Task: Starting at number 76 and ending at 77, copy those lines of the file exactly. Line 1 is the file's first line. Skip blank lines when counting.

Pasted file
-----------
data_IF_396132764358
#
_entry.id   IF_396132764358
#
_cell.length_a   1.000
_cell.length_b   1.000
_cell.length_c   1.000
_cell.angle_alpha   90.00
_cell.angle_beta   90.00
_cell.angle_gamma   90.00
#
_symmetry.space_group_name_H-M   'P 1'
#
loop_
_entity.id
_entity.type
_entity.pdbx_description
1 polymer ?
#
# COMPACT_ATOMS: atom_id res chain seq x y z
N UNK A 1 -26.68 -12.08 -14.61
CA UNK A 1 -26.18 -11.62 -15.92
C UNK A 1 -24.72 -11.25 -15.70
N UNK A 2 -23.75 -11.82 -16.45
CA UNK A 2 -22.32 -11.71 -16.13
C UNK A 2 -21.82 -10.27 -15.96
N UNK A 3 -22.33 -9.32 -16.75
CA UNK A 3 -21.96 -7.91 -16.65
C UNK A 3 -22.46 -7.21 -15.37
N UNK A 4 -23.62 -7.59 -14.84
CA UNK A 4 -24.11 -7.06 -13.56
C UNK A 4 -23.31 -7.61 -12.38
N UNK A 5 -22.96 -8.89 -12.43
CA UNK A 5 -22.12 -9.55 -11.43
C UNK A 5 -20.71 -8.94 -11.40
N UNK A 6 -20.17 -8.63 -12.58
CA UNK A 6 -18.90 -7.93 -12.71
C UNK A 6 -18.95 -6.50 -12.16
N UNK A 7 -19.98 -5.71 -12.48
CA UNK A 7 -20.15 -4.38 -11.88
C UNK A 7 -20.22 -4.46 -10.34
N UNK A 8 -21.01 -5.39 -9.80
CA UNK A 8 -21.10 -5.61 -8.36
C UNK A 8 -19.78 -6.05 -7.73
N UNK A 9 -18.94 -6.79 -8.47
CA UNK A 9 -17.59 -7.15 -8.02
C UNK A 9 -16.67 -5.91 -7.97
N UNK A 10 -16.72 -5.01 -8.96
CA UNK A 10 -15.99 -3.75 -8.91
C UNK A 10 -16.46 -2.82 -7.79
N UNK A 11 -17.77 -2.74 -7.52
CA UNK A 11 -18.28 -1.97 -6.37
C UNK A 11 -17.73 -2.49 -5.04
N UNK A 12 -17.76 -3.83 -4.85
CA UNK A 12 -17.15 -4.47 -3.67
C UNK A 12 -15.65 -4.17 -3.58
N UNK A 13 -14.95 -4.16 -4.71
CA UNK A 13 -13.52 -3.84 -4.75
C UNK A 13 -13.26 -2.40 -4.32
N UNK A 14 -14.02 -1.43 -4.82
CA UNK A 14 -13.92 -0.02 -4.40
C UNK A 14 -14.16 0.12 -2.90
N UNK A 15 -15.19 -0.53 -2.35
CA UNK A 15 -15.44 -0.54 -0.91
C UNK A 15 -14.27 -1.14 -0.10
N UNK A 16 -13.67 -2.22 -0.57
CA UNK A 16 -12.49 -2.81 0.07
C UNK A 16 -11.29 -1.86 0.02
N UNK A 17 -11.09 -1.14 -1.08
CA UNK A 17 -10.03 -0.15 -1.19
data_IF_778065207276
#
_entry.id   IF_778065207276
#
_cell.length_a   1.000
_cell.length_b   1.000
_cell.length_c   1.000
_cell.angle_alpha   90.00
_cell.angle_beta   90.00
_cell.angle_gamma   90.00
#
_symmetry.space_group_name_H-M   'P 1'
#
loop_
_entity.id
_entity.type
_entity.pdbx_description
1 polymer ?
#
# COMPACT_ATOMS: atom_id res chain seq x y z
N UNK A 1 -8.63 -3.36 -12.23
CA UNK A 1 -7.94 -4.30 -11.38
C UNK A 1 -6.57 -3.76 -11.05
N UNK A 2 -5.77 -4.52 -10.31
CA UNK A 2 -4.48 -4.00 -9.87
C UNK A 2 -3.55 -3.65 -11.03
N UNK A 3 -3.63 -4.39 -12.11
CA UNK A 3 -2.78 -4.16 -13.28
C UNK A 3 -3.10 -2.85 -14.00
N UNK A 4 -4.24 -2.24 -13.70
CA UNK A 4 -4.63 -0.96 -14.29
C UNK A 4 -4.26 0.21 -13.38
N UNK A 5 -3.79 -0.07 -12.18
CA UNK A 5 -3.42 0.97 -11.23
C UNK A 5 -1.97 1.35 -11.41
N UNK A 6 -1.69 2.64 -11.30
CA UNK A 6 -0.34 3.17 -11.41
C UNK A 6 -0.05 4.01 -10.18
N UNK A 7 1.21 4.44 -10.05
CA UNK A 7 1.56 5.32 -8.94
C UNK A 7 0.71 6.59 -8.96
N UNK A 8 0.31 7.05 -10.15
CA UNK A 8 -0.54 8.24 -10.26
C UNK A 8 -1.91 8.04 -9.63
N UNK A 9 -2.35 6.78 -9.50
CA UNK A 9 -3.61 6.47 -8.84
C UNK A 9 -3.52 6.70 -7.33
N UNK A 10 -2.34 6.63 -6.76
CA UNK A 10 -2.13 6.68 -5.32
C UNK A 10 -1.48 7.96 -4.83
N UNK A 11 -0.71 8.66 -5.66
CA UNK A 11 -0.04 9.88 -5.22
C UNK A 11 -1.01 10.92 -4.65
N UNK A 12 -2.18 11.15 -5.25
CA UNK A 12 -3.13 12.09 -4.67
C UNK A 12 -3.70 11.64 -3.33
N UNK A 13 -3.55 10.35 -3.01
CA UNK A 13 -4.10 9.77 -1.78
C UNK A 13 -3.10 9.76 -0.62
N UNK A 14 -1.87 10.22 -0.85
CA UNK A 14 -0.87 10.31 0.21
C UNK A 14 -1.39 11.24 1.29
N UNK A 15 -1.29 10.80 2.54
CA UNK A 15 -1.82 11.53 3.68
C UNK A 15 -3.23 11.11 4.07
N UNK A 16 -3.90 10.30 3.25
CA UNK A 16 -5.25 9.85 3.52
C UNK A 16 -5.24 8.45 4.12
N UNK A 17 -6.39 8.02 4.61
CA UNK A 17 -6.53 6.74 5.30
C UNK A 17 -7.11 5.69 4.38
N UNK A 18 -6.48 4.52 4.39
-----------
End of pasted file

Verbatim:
_cell.length_b   1.000
_cell.length_c   1.000